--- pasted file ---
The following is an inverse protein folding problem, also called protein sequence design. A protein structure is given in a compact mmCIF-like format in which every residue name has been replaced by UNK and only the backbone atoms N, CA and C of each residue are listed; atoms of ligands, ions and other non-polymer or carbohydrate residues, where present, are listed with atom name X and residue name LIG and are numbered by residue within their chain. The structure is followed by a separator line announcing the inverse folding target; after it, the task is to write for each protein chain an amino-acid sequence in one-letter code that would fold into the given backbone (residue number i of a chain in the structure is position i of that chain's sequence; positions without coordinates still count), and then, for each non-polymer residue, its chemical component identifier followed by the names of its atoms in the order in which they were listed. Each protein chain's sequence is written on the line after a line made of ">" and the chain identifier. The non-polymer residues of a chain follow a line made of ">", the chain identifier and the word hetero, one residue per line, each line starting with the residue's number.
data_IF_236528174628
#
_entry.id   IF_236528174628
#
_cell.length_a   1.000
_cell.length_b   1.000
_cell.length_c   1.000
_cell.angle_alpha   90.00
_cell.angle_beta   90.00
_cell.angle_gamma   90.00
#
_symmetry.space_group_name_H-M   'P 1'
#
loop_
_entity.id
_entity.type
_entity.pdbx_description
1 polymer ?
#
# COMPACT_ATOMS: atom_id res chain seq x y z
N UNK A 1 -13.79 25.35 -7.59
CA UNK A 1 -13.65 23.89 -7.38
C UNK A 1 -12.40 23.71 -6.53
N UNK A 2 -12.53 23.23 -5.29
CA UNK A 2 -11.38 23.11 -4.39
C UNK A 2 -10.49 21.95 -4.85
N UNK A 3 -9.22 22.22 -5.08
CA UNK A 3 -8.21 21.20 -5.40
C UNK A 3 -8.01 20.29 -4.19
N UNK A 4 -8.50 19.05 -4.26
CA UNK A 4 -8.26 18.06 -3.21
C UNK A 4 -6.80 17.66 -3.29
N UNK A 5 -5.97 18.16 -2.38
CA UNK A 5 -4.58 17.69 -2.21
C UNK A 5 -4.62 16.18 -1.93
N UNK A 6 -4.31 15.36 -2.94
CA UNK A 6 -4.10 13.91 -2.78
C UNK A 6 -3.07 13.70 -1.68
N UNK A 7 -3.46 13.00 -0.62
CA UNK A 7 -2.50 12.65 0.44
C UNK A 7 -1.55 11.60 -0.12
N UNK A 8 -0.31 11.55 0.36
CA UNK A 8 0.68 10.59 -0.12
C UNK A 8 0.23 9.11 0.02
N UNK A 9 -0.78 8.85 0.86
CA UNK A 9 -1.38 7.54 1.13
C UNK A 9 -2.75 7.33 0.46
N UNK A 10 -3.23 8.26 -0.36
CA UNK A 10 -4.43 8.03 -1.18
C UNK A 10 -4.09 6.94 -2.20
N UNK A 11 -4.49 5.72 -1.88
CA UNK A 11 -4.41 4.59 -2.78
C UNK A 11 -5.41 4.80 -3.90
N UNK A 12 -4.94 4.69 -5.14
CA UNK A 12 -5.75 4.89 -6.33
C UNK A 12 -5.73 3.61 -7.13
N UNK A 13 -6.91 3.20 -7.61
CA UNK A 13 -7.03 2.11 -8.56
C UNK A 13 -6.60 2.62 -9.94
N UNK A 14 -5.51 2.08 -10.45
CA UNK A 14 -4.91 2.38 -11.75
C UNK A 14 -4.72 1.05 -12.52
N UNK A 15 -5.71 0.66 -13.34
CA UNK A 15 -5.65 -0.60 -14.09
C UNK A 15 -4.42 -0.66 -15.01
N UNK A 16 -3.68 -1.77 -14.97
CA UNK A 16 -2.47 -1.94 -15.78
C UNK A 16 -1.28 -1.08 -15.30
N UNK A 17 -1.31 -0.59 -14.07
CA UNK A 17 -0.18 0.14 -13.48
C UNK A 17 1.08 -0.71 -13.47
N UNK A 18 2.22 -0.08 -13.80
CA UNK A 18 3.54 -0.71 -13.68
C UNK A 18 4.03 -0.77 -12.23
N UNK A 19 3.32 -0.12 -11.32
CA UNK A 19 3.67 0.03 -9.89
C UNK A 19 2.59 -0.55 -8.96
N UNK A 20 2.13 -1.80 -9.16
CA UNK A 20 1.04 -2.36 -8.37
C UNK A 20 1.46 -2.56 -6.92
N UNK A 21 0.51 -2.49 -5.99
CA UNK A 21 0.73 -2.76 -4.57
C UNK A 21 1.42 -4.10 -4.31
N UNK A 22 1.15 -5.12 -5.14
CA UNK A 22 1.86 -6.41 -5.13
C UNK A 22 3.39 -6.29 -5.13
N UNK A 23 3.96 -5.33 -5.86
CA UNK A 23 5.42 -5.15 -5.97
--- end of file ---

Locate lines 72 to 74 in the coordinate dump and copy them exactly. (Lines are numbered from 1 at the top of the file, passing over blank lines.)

C UNK A 17 1.08 -0.71 -13.47
N UNK A 18 2.22 -0.08 -13.80
CA UNK A 18 3.54 -0.71 -13.68